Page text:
Friday, March 13, 2015

Standing Up, Part 1 and 2

Standing Up, Part 1

By TreAnna B.
            I was recently reading through the book of Acts when a passage caught my eye. Chapter ten is a passage I love, but often forget about completely. This passage tells how Cornelius the Centurion sent for Peter so that he could tell them the good news about Jesus. Verses 9-16 tell of the vision Peter had. This vision changed the ways believers viewed each other.

            Let me provide some background. Jews in these times didn’t associate with Gentiles. Paul and a few of the apostles had only recently begun sharing the news of Jesus with the Gentiles, so, Peter going to Cornelius was a big deal.

            In Peter's vision God says, “Do not call anything impure that God has made clean.” The vision seems to be referring to the food eaten by the Jews, but Peter realizes what it really means, and later in verse 28, he discloses it: He said to them: 'You are well aware that it is against our law for a Jew to associate with or visit a Gentile. But God has shown me that I should not call anyone impure or unclean.'

            In this way, God eliminated the lines that separated His children. Jew or Gentile, it didn't matter. He loved all of His children.

            Likewise, we can take away a great lesson from this. Today, God continues to love all of His children, despite who they are. He made us all in our own unique way.

            I want to present this passage to you while highlighting the issue of bullying.

            I don't really think I need to say much about how wrong it is to bully, or how important it is to stand up for someone who is being bullied. This is a hot topic in many schools today, so I would be surprised if it hasn't been discussed recently in your day to day lives.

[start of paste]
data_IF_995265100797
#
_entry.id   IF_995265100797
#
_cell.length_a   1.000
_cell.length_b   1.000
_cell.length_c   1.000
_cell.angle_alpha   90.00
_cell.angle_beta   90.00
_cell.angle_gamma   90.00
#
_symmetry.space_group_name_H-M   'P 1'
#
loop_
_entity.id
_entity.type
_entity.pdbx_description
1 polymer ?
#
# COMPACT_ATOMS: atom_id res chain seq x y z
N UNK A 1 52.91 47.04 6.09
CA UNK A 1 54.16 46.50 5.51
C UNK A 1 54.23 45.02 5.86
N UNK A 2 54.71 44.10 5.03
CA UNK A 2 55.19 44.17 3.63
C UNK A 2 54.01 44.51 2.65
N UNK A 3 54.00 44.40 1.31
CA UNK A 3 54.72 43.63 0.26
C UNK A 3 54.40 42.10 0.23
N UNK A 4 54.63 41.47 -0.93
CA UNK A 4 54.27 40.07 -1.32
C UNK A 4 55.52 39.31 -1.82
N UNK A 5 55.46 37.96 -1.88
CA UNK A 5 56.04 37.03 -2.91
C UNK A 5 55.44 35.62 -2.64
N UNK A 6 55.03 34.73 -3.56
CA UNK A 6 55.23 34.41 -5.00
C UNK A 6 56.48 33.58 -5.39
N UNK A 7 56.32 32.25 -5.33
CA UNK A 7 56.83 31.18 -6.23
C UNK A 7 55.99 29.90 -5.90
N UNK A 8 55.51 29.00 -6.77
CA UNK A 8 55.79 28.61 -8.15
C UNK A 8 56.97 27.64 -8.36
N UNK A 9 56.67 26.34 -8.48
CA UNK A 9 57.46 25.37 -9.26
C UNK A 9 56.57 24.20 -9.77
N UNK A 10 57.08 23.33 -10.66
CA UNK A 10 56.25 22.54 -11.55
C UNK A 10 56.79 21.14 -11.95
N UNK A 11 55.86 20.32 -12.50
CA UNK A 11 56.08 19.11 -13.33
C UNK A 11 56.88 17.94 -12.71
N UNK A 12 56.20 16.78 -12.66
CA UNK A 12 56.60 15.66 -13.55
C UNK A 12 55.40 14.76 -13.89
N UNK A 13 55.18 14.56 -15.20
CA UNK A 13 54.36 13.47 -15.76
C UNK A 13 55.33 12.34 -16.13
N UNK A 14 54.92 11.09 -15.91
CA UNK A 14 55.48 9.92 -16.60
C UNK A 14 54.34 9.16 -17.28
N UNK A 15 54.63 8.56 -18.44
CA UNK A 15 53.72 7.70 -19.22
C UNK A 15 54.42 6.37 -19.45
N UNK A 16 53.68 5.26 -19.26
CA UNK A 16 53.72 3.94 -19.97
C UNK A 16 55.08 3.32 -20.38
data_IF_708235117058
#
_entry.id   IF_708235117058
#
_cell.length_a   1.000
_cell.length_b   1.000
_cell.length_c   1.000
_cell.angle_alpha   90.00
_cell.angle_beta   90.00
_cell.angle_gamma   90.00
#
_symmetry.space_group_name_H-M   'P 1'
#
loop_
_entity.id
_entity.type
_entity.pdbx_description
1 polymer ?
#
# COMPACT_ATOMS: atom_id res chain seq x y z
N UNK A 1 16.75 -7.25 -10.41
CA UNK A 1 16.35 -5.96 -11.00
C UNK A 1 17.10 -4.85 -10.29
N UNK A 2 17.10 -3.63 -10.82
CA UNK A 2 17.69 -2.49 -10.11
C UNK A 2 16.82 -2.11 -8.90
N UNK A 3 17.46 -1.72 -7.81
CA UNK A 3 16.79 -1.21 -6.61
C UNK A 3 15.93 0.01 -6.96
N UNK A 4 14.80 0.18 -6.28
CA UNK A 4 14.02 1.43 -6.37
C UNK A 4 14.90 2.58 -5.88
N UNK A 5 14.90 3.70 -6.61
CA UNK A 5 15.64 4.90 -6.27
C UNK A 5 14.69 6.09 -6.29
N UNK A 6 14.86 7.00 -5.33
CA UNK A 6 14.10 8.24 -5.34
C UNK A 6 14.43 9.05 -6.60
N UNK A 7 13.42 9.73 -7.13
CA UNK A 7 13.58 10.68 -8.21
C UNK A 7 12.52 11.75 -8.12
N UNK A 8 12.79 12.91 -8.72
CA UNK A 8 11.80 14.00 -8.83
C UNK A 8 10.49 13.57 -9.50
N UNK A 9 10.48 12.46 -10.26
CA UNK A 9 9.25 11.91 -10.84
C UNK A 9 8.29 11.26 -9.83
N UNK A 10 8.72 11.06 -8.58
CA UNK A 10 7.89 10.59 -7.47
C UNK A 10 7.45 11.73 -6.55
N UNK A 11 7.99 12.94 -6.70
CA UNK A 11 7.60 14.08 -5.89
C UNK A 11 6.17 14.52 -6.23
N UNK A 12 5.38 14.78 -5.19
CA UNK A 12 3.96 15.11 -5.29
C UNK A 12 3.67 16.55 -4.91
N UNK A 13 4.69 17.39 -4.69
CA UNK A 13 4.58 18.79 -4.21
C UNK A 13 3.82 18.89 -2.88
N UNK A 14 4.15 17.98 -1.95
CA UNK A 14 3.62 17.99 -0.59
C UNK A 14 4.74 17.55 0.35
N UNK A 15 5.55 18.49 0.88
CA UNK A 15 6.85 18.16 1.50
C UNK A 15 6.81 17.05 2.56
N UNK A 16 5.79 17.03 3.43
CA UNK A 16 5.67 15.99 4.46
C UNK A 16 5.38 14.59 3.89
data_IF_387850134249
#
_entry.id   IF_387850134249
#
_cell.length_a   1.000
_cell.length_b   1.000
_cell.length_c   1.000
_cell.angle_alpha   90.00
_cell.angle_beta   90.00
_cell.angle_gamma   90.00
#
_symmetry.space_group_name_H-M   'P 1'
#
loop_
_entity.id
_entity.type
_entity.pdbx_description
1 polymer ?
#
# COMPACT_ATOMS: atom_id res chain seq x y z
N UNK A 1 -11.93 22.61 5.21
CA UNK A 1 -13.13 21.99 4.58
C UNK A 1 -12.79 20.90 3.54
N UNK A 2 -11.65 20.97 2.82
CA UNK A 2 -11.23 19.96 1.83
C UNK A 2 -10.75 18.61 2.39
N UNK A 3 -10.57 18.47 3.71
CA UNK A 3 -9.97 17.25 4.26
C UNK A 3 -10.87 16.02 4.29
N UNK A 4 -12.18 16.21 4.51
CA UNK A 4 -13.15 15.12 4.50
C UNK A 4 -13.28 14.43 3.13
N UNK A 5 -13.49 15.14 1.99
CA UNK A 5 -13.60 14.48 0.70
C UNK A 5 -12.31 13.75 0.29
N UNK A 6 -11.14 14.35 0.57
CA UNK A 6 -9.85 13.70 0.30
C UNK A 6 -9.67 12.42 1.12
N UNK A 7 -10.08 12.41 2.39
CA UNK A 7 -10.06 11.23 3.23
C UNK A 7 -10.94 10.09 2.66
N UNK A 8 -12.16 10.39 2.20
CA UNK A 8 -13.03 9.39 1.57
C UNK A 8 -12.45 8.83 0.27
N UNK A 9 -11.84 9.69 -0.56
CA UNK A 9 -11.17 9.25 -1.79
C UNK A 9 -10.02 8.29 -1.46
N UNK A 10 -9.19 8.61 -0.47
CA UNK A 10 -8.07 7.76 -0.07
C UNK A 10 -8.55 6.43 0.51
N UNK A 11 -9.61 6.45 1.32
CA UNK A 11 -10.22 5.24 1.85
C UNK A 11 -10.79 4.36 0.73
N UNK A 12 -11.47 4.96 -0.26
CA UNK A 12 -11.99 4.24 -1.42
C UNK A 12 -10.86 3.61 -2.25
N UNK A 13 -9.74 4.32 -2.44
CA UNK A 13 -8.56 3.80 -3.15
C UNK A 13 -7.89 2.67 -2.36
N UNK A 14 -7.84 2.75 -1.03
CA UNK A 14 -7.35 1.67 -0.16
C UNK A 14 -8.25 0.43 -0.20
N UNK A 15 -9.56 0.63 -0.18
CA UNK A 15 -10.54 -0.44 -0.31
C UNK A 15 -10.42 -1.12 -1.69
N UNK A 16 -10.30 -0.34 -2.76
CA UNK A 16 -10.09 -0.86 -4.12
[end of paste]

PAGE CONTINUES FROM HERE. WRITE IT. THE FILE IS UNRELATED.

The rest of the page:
I do want to put a new spin on the issue – which will come in part 2. For now, just reflect on the passage!

Standing Up

Part 2

            In the first part of this devotion, I outlined Acts 10 and gave you a little bit of context for what it was talking about. Basically this is when Peter explains that God has broken down the barriers between Jew and Gentiles. 
            I equated it with bullying—God loves all of His children so much that in Peter's time He eliminated the lines that separated them.

            This week, I want to put a new spin on the issue.

            When we bully, we put others down. Sometimes we can even bully someone without knowing that we are. I know when I'm with a group of my friends a subtle game of teasing can break out all too easily. Soon, however, this game can evolve into something much darker and more sinister. Normally we end up focusing all of our attention and jabs on one person, who tries to bear the brunt of it with a good-natured smile.

            Until I was on the receiving end I never realized just how hurtful this game of teasing could be. Sure my friends and I never really meant anything by it, but the fact remained that it still hurt.

            Labeling is another form of bullying that many people don't think about. It's as if we see someone and immediately the label appears in our mind. I know I'm just as guilty of this as the next person, but again this is a type of bullying.

            All types of bullying creates lines among us. It's as if we are working to rebuild walls that God has already knocked down. In light of the passage, God stated very clearly that all of His children were precious to Him. We should live together in harmony.

            When Jesus died, He died for all of us—not one specific ethnic group, not only one label. In the end, we we stand up to bullying, we're standing up for God


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